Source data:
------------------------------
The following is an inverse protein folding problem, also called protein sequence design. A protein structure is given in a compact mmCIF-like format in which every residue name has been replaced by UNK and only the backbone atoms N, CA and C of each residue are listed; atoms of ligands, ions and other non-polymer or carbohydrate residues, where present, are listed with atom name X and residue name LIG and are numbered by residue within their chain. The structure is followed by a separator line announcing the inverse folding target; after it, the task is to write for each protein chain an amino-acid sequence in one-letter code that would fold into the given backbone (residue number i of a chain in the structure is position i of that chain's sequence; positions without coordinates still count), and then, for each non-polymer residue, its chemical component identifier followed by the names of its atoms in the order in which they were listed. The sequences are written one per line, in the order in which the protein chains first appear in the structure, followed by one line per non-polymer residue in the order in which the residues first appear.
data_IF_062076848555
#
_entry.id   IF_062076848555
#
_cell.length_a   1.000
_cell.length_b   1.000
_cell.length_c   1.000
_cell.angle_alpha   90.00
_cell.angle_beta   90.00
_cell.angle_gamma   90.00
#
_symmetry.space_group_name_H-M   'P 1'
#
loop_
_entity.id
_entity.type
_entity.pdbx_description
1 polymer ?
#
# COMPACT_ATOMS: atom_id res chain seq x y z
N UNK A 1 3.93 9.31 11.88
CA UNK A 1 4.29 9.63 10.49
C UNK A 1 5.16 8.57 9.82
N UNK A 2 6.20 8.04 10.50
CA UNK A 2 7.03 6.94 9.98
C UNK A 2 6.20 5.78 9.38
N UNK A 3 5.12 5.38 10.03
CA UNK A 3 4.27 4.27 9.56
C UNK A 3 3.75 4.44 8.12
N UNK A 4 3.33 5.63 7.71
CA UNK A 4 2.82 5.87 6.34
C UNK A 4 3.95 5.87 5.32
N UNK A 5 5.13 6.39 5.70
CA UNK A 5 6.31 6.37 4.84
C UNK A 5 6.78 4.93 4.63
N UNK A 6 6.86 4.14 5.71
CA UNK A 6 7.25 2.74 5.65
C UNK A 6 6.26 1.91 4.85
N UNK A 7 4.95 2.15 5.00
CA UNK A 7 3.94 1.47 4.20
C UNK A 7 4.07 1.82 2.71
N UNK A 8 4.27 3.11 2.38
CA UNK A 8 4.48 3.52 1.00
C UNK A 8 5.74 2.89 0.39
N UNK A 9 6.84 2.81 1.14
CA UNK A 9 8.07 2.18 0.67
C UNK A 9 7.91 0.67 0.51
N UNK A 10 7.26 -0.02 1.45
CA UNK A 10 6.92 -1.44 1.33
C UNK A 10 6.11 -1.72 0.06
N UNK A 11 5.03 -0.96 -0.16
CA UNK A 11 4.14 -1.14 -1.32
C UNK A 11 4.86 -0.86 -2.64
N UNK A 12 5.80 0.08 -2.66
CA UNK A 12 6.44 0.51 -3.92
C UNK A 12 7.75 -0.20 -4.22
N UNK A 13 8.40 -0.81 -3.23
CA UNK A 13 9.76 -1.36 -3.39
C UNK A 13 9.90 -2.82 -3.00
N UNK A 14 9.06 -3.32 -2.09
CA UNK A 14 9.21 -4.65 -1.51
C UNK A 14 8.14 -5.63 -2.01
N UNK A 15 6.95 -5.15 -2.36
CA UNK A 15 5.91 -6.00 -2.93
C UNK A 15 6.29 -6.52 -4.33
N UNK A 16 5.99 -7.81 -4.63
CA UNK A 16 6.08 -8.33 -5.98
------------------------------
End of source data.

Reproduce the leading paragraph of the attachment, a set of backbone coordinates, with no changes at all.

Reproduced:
The following is an inverse protein folding problem, also called protein sequence design. A protein structure is given in a compact mmCIF-like format in which every residue name has been replaced by UNK and only the backbone atoms N, CA and C of each residue are listed; atoms of ligands, ions and other non-polymer or carbohydrate residues, where present, are listed with atom name X and residue name LIG and are numbered by residue within their chain. The structure is followed by a separator line announcing the inverse folding target; after it, the task is to write for each protein chain an amino-acid sequence in one-letter code that would fold into the given backbone (residue number i of a chain in the structure is position i of that chain's sequence; positions without coordinates still count), and then, for each non-polymer residue, its chemical component identifier followed by the names of its atoms in the order in which they were listed. The sequences are written one per line, in the order in which the protein chains first appear in the structure, followed by one line per non-polymer residue in the order in which the residues first appear.